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Writers J

James Joyce

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James Joyce (1882-1941) – as well as speaking seventeen languages – was an Irish author, short story writer, and poet. He was a hugely salient writer in the 20th century, particularly as his style of writing was experimental and Modernist: he pioneered the stream of consciousness as a literary technique, for example. Joyce was also a drinking partner of Ernest Hemingway. Some of his well-known works include Ulysses, Dubliners, A Portrait of the Artist as a Young Man and Finnegans Wake. 

J. M. Barrie

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Sir James Matthew Barrie (1860-1937) was a Scottish novelist and playwright. He was the creator of the timeless play and then novel, Peter Pan. Upon his death, J.M. Barrie gave his copyrights of Peter Pan to Great Ormond Street Hospital – a children's hospital in London. Some of his other notable works were The Little White Bird and The Admirable Crichton. 

Jane Austen

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Jane Austen (1775-1817) was an English novelist who wrote six completed novels: Sense and Sensibility; Pride and Prejudice; Mansfield Park; Emma; Northanger Abbey; and Persuasion. Austen’s final two novels were published posthumously. She wrote about ordinary middle-class people in everyday England and used a modern and realistic approach in her writing (as well as occasional comedy), making her work accessible and relatable for many readers.

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Jean Rhys


Jean Rhys (1890-1979), also known as Ella Gwendolen Rees Williams, was a West-Indian novelist, short story writer and essayist. Her most notable works were Good Morning, Midnight, Voyage in the Dark and Wide Sargasso Sea. As well as winning the 1967 WH Smith Literary Award with her novel, Wide Sargasso Sea, Rhys was awarded a CBE in 1978. 

John Betjeman

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The English poet, writer and broadcaster, Sir John Betjeman (1906-1984), was the UK’s Poet Laureate from 1972 until his death twelve years later. Some of his most notable works were Mount Zion, Collected Poems, High and Low, A Nip in the Air and Uncollected Poems. He also helped to save St. Pancras Station from demolition.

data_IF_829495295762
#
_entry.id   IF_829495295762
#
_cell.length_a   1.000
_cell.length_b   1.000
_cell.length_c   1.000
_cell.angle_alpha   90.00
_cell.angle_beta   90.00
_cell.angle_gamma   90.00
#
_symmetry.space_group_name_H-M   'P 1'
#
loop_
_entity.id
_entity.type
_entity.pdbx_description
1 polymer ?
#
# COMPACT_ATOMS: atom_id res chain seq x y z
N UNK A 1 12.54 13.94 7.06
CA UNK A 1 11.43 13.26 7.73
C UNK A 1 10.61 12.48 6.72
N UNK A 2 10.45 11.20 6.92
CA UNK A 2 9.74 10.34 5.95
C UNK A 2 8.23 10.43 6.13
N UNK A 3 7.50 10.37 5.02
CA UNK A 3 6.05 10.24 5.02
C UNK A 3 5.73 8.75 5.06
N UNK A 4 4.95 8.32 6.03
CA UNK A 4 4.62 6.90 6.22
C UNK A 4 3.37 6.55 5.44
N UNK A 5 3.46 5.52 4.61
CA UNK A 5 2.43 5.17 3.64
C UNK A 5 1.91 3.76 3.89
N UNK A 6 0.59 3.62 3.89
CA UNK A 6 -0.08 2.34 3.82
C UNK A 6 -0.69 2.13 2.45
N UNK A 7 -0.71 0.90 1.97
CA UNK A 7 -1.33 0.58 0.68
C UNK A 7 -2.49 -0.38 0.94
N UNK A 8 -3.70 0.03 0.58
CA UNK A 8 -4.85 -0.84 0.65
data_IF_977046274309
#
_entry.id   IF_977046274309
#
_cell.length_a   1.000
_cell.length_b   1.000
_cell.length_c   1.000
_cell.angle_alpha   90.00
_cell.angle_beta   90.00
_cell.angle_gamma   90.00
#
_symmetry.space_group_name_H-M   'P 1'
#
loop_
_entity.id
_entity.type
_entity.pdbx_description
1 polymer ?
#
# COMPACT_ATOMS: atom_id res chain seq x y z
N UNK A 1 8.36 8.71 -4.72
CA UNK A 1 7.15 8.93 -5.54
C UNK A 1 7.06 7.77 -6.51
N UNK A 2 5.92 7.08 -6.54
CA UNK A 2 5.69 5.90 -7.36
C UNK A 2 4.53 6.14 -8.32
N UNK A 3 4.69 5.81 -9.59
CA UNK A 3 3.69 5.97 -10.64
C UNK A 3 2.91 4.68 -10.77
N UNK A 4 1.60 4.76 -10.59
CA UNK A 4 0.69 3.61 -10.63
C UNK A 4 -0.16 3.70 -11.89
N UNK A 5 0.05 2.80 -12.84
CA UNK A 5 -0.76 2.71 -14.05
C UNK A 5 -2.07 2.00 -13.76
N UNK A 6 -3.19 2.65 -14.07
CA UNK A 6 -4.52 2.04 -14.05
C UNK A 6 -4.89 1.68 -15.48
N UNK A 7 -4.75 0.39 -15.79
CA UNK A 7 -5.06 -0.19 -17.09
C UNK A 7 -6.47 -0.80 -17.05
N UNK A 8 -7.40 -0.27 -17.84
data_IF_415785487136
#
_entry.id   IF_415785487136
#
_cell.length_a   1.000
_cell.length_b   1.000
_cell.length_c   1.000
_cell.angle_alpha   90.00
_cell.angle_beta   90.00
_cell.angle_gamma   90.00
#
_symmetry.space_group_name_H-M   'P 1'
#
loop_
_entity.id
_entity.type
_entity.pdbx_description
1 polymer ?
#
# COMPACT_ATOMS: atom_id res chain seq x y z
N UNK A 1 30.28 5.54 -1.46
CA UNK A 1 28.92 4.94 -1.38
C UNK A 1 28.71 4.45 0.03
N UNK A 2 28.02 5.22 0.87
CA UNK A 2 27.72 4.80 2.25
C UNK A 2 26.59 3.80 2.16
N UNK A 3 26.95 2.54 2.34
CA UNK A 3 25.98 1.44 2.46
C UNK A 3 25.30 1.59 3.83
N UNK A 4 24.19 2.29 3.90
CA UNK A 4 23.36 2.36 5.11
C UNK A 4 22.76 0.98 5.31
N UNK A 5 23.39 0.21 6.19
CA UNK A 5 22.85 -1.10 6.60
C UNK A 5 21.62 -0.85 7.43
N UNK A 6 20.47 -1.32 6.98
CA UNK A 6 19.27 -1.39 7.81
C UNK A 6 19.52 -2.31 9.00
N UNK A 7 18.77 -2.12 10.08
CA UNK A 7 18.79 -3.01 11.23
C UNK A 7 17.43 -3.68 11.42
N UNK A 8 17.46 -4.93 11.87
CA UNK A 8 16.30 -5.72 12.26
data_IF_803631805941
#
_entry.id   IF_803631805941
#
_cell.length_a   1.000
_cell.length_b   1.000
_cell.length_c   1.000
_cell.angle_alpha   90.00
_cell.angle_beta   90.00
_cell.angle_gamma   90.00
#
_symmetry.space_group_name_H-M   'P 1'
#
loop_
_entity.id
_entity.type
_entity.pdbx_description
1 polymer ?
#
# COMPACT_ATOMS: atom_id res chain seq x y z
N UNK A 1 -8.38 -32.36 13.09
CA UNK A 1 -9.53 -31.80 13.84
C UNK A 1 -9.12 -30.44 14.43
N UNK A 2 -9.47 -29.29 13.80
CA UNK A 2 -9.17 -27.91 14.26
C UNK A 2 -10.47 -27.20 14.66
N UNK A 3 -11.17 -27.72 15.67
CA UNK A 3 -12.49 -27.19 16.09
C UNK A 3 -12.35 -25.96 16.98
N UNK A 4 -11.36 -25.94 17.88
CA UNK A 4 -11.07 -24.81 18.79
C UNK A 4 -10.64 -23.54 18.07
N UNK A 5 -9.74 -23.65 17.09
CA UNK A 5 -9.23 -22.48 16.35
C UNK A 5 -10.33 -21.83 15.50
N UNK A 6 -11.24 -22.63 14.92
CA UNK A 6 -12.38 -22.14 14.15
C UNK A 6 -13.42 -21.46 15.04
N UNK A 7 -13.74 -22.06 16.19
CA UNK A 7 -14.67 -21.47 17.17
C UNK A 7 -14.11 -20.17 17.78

John Keats

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John Keats (1795-1821) was a Romantic English poet; although he only published fifty-four poems (dying prematurely at age 25), he is one of the most well-known poets in English Literature. As well as giving up his career in medicine to become a poet, Keats was not even appreciated in his own time. Fortunately, his popularity has grown significantly since his passing. Some of his notable poems were Ode to a Nightingale, To Autumn, Ode on a Grecian Urn and On First Looking into Chapman’s Homer.

John Polidori


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As well as a physician, John William Polidori (1795-1821) was an English author and poet. Some of his notable works were The Vampyre, Ernestus Berchtold; or, The Modern Oedipus and The Fall of the Angels: A Sacred Poem. His short story, The Vampyre, was the first published modern vampire story and he has seen by some as the creator of this offshoot of fantasy fiction. This book came about as a result of a contest between Polidori, Mary Shelley, Lord Byron and Percy Shelley held in The Villa Diodati in 1816. Another significant product of this contest was Mary Shelley's Frankenstein.

Joseph Conrad

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Joseph Conrad (1857-1924) was a Modernist, Polish-British writer who wrote novels as well as short stories. Although it wasn’t his first language, Conrad was nonetheless an eminent English writer. Some of his important novels were Lord Jim, Nostromo, The Secret Agent and the short story, Heart of Darkness. The latter was also the inspiration and the basis for Francis Ford Coppola's 1979 film, Apocalypse Now.

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